Let me tell you something. The trial was easier than this election in a lot of ways. (At least they let me testify at the trial!) But the election should not be misunderstood. Certainly it was to some extent it was about me as a candidate. But everyone -- me first among them -- knew that this was not in the first place about a candidate at all. It was about a vision of the church and a vision of ministry and a vision of faithfulness. And it was about having the disciplined commitment to bring that vision closer to reality. This was about people who wouldn't quit in spite of the odds, who worked tirelessly lobbying for votes, trying to convince people, making sure they were there when the balloting happened. This was about Dick Tholin, my campaign manager, who worked with Nina Nichols and so many others to make this happen. This was about two clergy women (Marsha Hott and Dorie Baker, some of you know them) who traveled from Washington, DC with Dorrie's small baby. They are members of the Conference but that's a long way to drive. They came only because they wanted to vote for me. I talked to them about what I understood about their being there when I saw the vote total on the last ballot. One could argue that if I hadn't gotten in on #17 I might not have made it at all. An attendance shift was in process. One vote made the difference.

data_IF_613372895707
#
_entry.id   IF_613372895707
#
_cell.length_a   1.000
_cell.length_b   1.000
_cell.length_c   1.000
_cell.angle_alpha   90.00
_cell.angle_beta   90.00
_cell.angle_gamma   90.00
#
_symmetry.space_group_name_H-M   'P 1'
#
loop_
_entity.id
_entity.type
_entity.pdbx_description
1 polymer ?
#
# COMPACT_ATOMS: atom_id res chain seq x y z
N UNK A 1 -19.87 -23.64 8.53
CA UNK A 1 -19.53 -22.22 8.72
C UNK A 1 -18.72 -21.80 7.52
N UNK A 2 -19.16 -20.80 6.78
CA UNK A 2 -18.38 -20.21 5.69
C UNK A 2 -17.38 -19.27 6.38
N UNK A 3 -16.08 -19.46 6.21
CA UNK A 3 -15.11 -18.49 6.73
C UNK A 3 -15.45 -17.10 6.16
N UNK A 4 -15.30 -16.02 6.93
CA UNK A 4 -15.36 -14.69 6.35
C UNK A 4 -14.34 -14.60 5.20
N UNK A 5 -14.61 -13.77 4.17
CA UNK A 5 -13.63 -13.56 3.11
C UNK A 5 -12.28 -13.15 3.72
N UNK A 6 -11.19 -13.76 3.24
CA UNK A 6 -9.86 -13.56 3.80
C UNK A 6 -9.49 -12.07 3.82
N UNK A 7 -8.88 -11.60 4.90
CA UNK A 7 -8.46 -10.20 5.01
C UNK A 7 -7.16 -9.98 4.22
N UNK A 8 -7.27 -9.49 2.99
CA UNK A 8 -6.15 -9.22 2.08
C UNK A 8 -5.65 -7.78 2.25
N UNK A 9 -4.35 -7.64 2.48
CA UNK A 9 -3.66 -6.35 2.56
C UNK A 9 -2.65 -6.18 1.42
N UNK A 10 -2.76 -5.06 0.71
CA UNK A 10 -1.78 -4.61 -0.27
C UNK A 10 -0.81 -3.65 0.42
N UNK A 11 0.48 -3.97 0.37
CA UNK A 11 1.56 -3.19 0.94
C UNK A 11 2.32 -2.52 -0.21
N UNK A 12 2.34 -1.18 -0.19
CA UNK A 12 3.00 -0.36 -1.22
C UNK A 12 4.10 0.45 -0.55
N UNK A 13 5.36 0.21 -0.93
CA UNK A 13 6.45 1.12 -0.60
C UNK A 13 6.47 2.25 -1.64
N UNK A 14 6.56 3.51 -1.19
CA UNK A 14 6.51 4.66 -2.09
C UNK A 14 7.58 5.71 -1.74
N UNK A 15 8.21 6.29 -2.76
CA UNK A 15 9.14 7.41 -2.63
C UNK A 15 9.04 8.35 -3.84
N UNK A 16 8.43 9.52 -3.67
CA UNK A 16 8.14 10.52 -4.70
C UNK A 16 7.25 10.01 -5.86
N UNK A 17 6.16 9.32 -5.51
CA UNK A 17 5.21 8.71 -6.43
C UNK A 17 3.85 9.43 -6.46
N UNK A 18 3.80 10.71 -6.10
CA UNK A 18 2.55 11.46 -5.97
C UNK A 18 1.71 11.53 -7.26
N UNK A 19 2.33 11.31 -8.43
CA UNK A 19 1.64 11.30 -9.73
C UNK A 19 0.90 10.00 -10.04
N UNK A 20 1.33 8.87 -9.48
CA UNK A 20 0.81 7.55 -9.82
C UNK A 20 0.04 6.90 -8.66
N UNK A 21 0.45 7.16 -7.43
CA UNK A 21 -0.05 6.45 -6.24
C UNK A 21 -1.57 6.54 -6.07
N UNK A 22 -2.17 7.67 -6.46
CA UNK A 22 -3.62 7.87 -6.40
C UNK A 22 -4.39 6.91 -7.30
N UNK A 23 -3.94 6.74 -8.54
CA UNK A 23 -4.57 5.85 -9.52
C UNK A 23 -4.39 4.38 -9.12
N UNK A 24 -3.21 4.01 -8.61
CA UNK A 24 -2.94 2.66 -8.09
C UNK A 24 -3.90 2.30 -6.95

A lot of people were in tears at the announcement of my election (to be fair, not all happy ones!). Many came up to me with smiles and tears and said, "You did it! Congratulations!" And I said, "No, you did it. Thank you. We all win today!" And we do. We're a long way from a final victory for justice. But this was more than a step. Today sends a message to the whole church and beyond. Five of the six clergy delegates are explicitly supportive of the agenda for a fully inclusive church. (We suspect the sixth person is also supportive, she just isn't on record!). Two of us were principals in a trial that condemned the very ministry I was using as a platform. The six laity only have one clear negative vote.
I'm pretty exhausted. But we're now electing Jurisdictional Conference delegates and tonight our legislation relating to sexual orientation comes up. (Hope to have Keith Eccarius and I both speak to the legislation regarding same sex Holy Unions.) Plus I'm still hustling financial and other support for In All Things Charity. So, I'm going to get back to it. Exhausted or not, I'm feeling pretty energized. Hope you are too.
Grace and peace,